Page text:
Navient released a statement on Wednesday, calling the CFPB’s allegations unfounded and politically motivated. According to Navient’s statement, the CFPB gave the company an ultimatum to settle by inauguration day or face a lawsuit. The statement criticizes the CFPB for singling out Navient and seeking to retroactively apply new servicing standards that are inconsistent with Department of Education regulations. Navient also released a fact sheet defending its servicing practices and addressing some of the allegations in the complaints.

The CFPB’s decision to sue Navient resembles the regulatory and enforcement crackdown on mortgage servicers at the beginning of the foreclosure crisis. As early as 2011, States and the nascent CFPB began making public announcements regarding the (allegedly) sloppy foreclosure processes and bad loan modification processing procedures in place at many of the country’s largest banks and non-bank mortgage servicers. Those complaints eventually turned into the National Mortgage Settlement, under which the five largest mortgage servicers (and eventually several other smaller servicers) settled with the federal government and 49 States by promising to provide some $26 billion in relief for distressed homeowners and to abide by a review and oversight process overseen by an independent monitor.[1] The regulatory fallout from the foreclosure crisis continued in the form of several rounds of CFPB rulemaking, including the announcement of the final mortgage servicing rules in February 2013. Many in the industry would claim that the effects are still being felt in the form of CFPB targeted examinations and enforcement actions against mortgage servicers. Only time will tell whether yesterday’s lawsuit marks a new era of regulatory and enforcement actions against student loan servicers.

[1] Bradley Arant Boult Cummings LLP represented the ResCap Parties, Ocwen Financial Corporation and Ocwen Loan Servicing, LLC, HSBC Mortgage, Inc., and Suntrust Mortgage, Inc. in negotiating the National Mortgage Settlement.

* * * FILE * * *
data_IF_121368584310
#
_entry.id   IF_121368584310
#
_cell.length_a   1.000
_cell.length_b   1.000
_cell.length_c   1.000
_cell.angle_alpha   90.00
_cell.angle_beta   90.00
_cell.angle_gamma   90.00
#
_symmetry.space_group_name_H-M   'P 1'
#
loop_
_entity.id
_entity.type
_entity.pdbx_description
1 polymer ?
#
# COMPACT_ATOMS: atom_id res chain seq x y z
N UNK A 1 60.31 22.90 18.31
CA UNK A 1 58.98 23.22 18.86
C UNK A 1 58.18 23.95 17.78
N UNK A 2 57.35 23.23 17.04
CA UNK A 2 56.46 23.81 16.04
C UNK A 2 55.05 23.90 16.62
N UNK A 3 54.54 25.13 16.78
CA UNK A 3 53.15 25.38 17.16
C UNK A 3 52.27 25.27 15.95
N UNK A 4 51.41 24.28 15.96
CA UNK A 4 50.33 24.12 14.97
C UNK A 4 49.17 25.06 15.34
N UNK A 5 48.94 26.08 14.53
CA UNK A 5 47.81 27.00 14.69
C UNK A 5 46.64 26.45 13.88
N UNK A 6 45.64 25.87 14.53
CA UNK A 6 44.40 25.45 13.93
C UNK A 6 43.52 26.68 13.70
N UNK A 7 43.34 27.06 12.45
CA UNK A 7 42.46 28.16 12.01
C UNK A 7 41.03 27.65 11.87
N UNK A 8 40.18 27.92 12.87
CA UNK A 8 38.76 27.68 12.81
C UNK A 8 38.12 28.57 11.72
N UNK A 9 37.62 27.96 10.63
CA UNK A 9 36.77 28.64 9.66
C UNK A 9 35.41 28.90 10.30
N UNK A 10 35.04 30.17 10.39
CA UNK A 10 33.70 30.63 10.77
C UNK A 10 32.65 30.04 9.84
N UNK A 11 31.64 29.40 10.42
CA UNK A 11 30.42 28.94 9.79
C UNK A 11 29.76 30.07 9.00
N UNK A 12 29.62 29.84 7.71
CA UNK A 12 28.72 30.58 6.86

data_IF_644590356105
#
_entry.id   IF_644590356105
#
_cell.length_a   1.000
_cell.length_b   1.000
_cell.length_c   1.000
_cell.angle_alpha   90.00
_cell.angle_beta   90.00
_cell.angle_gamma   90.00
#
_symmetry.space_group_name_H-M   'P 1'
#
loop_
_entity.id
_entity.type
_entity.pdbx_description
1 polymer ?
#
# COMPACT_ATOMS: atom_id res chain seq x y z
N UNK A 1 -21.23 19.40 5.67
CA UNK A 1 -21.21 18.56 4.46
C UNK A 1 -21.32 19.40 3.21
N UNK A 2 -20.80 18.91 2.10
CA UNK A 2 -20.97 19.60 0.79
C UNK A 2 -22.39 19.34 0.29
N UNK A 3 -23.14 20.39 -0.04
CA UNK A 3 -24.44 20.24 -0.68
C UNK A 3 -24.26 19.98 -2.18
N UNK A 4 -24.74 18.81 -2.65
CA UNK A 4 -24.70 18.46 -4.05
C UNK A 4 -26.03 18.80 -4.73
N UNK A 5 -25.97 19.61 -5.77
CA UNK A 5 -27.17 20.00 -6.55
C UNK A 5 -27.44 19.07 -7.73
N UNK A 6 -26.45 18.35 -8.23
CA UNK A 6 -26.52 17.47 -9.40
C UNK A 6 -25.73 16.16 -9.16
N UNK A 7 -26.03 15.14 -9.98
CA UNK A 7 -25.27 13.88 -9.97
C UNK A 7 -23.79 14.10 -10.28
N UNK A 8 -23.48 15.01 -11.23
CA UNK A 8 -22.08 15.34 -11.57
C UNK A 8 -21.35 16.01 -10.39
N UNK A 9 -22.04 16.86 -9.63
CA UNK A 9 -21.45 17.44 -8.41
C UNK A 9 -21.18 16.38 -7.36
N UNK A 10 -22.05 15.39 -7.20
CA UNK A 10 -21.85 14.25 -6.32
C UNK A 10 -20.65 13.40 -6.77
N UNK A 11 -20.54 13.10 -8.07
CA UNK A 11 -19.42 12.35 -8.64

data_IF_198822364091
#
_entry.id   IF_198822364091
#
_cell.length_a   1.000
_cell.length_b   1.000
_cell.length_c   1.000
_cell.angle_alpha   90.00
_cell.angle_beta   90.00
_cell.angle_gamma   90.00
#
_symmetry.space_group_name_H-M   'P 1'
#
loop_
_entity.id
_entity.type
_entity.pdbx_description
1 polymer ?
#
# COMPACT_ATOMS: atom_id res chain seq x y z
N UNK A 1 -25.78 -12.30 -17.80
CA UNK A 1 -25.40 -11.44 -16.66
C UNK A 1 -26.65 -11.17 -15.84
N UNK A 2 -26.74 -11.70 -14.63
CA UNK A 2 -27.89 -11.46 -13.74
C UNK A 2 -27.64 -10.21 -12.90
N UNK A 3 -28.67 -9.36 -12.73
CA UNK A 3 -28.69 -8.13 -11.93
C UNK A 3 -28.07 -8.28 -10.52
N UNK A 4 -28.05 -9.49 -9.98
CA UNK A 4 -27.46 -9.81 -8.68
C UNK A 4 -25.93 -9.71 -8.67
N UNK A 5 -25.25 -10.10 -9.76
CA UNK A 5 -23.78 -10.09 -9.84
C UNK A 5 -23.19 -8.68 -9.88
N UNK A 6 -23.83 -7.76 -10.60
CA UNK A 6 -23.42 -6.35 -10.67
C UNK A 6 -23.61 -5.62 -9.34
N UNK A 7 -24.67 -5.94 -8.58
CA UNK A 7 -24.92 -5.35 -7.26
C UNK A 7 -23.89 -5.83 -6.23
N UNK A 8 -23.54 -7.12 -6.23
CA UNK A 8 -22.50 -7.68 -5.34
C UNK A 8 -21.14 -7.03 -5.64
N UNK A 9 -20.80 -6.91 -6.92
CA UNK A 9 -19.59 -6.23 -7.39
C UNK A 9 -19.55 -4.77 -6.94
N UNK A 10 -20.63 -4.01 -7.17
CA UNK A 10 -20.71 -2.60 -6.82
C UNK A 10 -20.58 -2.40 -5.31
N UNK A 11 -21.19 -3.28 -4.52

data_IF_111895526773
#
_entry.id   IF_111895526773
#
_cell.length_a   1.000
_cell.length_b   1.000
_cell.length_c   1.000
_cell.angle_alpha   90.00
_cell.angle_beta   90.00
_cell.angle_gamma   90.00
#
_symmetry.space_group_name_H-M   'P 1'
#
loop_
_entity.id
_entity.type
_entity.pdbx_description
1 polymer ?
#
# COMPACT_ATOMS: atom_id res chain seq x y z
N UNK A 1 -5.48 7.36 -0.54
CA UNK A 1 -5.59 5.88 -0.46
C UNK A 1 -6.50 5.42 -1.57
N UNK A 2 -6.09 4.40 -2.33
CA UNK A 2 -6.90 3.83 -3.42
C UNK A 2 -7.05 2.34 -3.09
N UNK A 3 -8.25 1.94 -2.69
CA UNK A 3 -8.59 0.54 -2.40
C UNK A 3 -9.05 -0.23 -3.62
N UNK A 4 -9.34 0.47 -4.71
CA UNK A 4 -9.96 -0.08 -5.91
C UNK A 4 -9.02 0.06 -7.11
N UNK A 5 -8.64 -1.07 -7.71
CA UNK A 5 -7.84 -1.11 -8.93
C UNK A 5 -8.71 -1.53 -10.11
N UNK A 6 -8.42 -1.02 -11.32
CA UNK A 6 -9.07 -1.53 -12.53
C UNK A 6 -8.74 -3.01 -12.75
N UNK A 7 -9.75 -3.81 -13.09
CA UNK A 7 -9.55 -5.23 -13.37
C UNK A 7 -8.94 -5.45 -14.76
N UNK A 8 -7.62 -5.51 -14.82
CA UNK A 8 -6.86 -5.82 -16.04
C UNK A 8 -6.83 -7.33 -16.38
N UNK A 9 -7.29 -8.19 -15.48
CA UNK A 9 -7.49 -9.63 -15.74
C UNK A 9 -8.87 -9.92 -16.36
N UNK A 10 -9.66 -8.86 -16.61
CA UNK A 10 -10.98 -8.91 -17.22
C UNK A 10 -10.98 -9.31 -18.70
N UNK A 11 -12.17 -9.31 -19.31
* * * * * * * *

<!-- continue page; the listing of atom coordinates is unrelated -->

Student Loans: Departments of Treasury and Education Move to Simplify Income Driven Repayment Plans

graduation cap  on a pile of money Much of the regulatory focus for student lending has been directed toward Income Driven Repayment (IDR) plans in recent months. The first student loan related move in 2017 by the Departments of Education and Treasury is no exception. On Tuesday, the Departments announced a joint effort to simplify borrower participation in IDR plans.

Currently, borrowers must submit income information every year to continue in their IDR plan. If a borrower fails to timely submit the information, the borrower’s payments are reset to the standard 10-year repayment plan amount, which can be significantly higher. Under the new Memorandum of Understanding, the Departments of Treasury and Education have established a framework for allowing tax data to be shared over multiple years. The Memorandum of Understanding will lead to the development of a new digital system at the Department of Education. Through that system, borrowers will be able to consent to sharing financial data with their servicers. Servicers will then have access to multiple years of financial data and will be able to evaluate a borrower’s financial eligibility to continue on an IDR plan without direct contact with the borrower.